Journey time pushes the limit

LONG journey times pushed to the very limit of clinical-evidence could leave heart attack patients' lives at risk, an Evening Star investigation has found.

LONG journey times pushed to the very limit of clinical-evidence could leave heart attack patients' lives at risk, an Evening Star investigation has found.

Huge controversy surrounds the debate over journey times that patients will face for life-saving heart attack treatment.

During Thursday's review meeting into plans to send all urgent victims in Suffolk to specialist centres outside the county it sensationally emerged that the ambulance service could not be sure how long it would take to drive from the Suffolk coast to the Norfolk and Norwich Hospital - one of the three centres set up in the east.

Health chiefs claim critical patients will receive hospital treatment within a maximum of 165 minutes if controversial plans to create specialist heart attack centres outside the county get the go-ahead.


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We decided to put the journey time to the test - seeing how long it would take an ambulance from Ipswich to reach and treat a victim in Orford before travelling to the Norfolk and Norwich Hospital.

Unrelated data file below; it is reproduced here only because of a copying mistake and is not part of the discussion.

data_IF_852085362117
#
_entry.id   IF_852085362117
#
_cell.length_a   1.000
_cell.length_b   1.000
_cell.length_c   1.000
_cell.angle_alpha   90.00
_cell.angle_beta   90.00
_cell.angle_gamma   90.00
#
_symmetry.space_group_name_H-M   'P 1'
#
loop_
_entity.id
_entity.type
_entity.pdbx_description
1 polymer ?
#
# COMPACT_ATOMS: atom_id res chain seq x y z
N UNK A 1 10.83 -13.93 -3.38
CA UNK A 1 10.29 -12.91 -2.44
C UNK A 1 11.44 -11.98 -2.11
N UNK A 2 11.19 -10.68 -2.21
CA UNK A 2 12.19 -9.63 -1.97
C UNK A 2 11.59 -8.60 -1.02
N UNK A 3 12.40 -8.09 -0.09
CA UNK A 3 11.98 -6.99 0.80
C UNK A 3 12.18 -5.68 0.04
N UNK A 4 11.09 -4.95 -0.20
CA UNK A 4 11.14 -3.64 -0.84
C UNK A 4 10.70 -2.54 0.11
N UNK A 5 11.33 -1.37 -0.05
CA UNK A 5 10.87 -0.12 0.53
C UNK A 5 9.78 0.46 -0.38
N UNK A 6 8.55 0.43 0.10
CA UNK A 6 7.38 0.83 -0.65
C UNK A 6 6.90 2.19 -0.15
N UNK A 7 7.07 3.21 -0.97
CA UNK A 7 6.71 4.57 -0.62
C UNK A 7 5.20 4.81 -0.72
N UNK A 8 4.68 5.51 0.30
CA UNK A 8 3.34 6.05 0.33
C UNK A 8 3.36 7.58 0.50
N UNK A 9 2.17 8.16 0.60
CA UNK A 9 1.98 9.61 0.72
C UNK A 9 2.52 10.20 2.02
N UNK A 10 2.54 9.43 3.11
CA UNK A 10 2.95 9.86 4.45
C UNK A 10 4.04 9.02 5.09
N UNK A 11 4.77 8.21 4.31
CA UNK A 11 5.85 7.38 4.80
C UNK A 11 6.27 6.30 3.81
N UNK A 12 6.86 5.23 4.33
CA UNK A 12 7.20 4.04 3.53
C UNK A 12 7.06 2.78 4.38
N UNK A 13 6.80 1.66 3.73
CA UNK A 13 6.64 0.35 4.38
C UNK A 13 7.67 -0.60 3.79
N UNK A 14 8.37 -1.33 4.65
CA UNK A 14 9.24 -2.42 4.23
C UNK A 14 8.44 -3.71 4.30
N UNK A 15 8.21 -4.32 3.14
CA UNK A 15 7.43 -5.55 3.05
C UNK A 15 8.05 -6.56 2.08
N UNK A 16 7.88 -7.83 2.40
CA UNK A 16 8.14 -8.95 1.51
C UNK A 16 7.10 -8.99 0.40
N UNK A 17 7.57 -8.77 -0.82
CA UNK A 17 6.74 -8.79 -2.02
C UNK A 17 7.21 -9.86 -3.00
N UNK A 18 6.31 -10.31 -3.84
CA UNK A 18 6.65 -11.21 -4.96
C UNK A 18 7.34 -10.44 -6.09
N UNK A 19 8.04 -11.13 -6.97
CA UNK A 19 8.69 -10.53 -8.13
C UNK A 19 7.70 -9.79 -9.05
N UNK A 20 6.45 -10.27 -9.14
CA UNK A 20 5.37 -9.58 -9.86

The experiment found it would take a total of 165 minutes from 999 call to hospital treatment - right on the limit pledged by the local strategic health authority (SHA).

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It included a 20 minute wait in Orford to simulate the time it would take a paramedic to treat the patient plus an additional 34 minutes to account for the time between reaching hospital and the heart procedure being carried out.

As for the journey itself the roads are narrow and windy - with a number of blind or tight corners and not too many opportunities to overtake.

Plus there's a risk of getting stopped at the level crossings at either Darsham or Beccles.

We were fortunate because the barriers were up when we went through but when they are down the time wasted could be the difference between life and death.

Most of the major A roads on the route are single carriageway and our journey took us into Beccles town centre, where a variety of traffic lights and roundabouts proved slow going.

Eventually we reached the Norfolk and Norwich Hospital after 2hrs11mins and 24sec.

A journey time that could be halved if a patient is taken back to Ipswich - increasing their chances of survival and reducing their fear and anxiety in what is already an extremely stressful situation.

The Star's investigation had reporter Craig Robinson and photographer Phil Morley driving in a normal car and obeying speed limits - they were not in an ambulance with its blue lights flashing.

However the journey was carried out at the middle of the day in benign weather conditions - it would have taken much longer in the rush-hour in a storm.

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